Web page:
Offering up a buffet of bad ideas, it’s BAU on ST:D. Star Trek: Discovery – The War Without, The War Within (S1E14) Review


Oh man, have you seen “The Cloverfield Paradox”? No, of course not because Monday night is “Star Trek: Discovery” night! As we learned last week, the USS Discovery has been missing for nine months and the baby of destiny that’s gestated in that time is an imminent Klingon victory. While they wait to make contact with whatever is left of Starfleet, Burnham reflects on the possibility that she’s made yet another grave error in judgement by rescuing Emperor Georgiou and Saru finds out that there were Kelpians in the Mirror universe, as long as you knew where to look (e.g. the Specials board).

With time to kill, we finally catch up with Tyler and learn that L’Rell did indeed perform a Voq-ectomy, leaving Ash Tyler behind but is he Klingon or Human? Turns out he’s kind of a Kluman, I guess. Maybe he’s Star Trek’s second trans character, after “Deep Space Nine“’s Dax even if his ‘species reassignment surgery’ sounds like it was lifted directly from the “South Park” episode “Mr. Garrison’s Fancy New Vagina”. He’s also, effectively, an artificial life form, one of Trek’s most well-worn tropes given he’s basically L’Rellenstein’s monster with a synthesised personality.

the fever dream of a religious nut job. He’s also, effectively, an artificial lifeform, which is a well-worn path in Trek. Tyler’s actually at the heart of a lot of the problems with this episode, especially the toe-curlingly tone-deaf school-canteen style cool-girl forgiveness scene led by Tilly. Even murdering double-agents shouldn’t have to eat alone. Only Stamet’s reaction to Tyler feels authentic and demonstrates the principles of Starfleet and the Federation without giving him a ‘get out murder/ attempted murder/ espionage free card’.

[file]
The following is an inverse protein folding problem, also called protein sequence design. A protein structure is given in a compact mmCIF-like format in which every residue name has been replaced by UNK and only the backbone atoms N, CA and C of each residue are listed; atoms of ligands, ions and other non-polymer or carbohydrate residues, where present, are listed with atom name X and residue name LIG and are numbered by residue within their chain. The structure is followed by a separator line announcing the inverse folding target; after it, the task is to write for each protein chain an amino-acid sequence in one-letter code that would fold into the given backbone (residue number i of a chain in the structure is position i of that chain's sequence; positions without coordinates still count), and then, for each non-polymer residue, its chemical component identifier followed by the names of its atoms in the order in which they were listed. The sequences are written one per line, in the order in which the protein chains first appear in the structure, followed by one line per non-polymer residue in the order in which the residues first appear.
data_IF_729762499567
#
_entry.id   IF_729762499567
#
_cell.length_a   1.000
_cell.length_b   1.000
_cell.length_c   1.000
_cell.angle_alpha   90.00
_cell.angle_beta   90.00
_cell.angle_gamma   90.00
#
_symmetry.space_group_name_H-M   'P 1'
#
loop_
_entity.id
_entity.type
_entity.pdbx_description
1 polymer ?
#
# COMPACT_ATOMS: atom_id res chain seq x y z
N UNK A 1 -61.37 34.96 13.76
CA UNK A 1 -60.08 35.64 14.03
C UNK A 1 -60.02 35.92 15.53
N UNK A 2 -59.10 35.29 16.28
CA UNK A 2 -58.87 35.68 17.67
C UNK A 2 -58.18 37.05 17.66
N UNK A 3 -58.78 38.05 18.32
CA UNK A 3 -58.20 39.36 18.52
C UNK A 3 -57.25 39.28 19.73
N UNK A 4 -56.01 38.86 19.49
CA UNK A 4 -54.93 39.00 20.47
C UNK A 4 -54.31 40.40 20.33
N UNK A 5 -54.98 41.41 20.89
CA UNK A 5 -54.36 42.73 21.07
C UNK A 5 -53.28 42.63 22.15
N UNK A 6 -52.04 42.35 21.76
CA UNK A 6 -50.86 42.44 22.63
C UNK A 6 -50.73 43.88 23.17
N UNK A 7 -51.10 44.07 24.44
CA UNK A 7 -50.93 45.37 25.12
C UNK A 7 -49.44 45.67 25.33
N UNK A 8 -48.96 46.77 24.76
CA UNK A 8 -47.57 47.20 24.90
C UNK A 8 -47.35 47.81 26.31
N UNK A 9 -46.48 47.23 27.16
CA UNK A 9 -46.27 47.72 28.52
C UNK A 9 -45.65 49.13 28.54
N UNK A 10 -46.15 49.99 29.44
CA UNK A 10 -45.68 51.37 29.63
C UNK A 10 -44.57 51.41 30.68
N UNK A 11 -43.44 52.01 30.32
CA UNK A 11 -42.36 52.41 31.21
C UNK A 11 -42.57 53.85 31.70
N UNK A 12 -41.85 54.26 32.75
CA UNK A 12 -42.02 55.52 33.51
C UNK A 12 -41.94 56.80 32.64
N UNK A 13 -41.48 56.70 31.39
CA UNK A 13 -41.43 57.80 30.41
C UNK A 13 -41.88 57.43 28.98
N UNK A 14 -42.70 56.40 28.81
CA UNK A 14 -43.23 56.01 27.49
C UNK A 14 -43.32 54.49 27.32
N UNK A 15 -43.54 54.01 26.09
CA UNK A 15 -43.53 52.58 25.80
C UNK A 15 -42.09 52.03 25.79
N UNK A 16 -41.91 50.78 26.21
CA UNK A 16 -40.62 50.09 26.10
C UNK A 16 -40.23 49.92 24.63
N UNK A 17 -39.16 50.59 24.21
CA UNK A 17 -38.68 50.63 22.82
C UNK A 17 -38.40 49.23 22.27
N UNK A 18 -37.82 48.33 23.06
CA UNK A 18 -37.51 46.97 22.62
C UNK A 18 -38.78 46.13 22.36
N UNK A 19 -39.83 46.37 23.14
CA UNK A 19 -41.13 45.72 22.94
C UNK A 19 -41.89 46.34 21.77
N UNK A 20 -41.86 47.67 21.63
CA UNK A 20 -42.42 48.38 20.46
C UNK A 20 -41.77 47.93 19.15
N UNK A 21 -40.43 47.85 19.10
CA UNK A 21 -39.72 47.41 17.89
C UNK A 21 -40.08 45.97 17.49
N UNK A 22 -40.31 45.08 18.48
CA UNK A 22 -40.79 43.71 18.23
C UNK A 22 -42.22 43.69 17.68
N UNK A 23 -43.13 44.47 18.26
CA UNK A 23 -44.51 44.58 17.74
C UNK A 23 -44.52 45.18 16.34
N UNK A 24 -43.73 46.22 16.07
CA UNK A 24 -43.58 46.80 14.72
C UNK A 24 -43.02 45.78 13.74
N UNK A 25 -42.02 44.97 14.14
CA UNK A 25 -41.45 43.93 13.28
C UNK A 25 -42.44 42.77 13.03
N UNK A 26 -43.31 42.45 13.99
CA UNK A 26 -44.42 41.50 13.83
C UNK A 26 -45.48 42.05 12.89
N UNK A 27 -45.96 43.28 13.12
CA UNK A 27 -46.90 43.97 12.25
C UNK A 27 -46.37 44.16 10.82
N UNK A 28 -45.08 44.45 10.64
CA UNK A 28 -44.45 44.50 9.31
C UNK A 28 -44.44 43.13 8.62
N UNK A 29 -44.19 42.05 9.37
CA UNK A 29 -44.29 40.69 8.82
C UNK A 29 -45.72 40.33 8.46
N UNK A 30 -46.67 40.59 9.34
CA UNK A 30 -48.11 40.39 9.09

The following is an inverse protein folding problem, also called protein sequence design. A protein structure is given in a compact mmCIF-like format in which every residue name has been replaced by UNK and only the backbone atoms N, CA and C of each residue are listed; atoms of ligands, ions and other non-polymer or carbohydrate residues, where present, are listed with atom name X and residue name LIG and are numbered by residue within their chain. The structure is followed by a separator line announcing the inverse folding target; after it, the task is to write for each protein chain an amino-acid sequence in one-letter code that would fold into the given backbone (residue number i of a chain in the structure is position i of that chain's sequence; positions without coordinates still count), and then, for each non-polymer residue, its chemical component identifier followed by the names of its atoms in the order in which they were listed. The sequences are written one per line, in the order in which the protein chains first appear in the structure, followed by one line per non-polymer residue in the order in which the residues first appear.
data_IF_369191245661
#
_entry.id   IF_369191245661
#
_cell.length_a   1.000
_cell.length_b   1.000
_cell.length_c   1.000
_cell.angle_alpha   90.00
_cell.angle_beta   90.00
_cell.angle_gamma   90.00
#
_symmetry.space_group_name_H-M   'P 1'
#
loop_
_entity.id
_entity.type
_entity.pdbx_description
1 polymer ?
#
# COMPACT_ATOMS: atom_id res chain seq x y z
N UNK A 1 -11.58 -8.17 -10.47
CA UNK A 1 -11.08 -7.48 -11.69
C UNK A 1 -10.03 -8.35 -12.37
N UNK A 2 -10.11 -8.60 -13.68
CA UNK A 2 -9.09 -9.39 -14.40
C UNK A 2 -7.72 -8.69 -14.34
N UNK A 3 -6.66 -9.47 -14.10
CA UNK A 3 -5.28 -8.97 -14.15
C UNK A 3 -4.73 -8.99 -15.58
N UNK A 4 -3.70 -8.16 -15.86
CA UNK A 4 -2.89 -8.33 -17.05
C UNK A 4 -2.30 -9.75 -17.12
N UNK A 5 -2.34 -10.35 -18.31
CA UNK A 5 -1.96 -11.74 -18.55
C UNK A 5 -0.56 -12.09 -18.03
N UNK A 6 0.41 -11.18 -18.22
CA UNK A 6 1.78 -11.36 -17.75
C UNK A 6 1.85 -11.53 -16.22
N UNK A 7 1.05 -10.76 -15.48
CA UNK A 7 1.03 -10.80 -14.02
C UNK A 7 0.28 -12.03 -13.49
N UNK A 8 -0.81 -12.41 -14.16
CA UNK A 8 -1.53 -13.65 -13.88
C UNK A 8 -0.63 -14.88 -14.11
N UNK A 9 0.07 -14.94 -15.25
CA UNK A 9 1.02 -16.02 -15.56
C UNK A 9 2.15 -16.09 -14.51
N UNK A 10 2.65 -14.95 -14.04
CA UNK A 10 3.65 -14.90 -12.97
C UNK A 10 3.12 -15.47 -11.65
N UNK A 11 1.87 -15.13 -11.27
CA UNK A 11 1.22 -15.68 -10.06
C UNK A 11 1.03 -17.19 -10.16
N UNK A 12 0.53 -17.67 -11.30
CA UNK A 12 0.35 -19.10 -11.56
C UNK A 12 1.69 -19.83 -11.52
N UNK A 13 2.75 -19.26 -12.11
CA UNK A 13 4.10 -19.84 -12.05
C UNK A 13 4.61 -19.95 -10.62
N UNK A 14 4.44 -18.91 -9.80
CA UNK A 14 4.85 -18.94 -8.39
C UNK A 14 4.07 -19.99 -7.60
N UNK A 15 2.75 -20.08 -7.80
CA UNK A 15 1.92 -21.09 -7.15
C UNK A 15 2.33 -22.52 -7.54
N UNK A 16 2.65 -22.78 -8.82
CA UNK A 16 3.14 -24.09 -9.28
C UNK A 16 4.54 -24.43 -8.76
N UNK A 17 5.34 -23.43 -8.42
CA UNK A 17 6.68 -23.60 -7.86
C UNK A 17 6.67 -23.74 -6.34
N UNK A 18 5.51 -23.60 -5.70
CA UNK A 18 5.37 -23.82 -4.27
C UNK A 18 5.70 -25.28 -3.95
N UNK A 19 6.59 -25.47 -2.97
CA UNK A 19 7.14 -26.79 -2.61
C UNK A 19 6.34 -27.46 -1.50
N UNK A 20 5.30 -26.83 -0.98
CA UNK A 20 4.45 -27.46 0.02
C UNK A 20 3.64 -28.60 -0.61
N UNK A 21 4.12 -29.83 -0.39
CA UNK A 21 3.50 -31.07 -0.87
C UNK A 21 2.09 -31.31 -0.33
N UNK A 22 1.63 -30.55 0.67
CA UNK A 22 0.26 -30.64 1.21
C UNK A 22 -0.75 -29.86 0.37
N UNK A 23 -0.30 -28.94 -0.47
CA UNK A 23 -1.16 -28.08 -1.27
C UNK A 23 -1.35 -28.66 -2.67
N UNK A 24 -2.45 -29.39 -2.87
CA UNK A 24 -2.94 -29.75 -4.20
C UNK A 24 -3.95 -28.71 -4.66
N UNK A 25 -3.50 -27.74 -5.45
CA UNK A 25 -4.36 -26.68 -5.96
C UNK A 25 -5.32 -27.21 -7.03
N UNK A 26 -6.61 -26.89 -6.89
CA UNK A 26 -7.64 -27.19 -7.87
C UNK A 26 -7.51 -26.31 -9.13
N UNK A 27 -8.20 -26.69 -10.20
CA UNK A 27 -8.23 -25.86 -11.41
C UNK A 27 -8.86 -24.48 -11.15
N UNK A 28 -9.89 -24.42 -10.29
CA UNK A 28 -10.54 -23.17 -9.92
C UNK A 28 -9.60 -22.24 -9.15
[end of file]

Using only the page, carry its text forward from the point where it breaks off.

Eventually, someone from Starfleet does make contact but when they arrive, it’s with shields up and phasers armed. When they beam over, it turns out to be Admiral ‘not dead after all’ Cornwell and Sarek, hunting for Lorca. Sarek forcibly mind melds with Saru to catch up on the episodes he’s missed (remember when forcible mind-melding was a shocking and controversial thing? Ah, good times.) and we get the most disappointing cop-out explanation of the fate of the ISS Discovery: it was destroyed by the Klingons the moment it arrived in our universe.

As it turns out, the war that Burnham started by killing T’kuvma instead of capturing him as planned has been made exponentially worse by Burnham deciding to kill Kol and fracturing a united Klingon enemy into dozens of competing factions, each hoping to snag the coveted title of ‘Most Federation Kills 2256’. We keep being told that Burnham has unique skills and abilities but all we’re ever really shown is her unerring ability to make things much, much worse than they already are.

Written by Lisa Randolph, who also scripted “The Wolf Inside”, this is another story lumbered with false promises and twists which are as obvious as they are underwhelming. Much is made about the precarious state of Federation space and how the journey to Starbase One will be fraught with peril, so it comes as something of a mild irritation that the voyage there passes entirely without incident. Of course, when we arrive it’s another matter because the station has – shock! horror! – fallen to the Klingons, or at least one of the variety pack the Federation is currently fending off. It’s probably the Corn Flakes one. The overwrought and over-written script is peppered with a florid verbosity that’s ill-suited to the mouths it springs forth from with undeserved confidence. It sticks in the throat that a famously taciturn and logical Vulcan as Sarek would be bemoaning his lot as ‘fodder for their feudal savagery’. There’s an attempt to imbue the scenes between Burnham and Emperor Georgiou with the cat and mouse frisson of the Lecter/ Starling confrontations to such a blatant degree I was counting the seconds until Georgiou said ‘quid pro quo’ but alas they stop just short of that. With the Discovery back under authentic Starfleet command, no reason is given for Burnham not being immediately placed back in a cell given Lorca was the only thing keeping her out of jail. But no, she’s now dictating Federation battle strategy with a plan she was given by easily the evilest and most untrustworthy person on the ship. Starfleet’s reaction? Izzy whizzy let’s get busy! No wonder they’re losing the war: they’re idiots.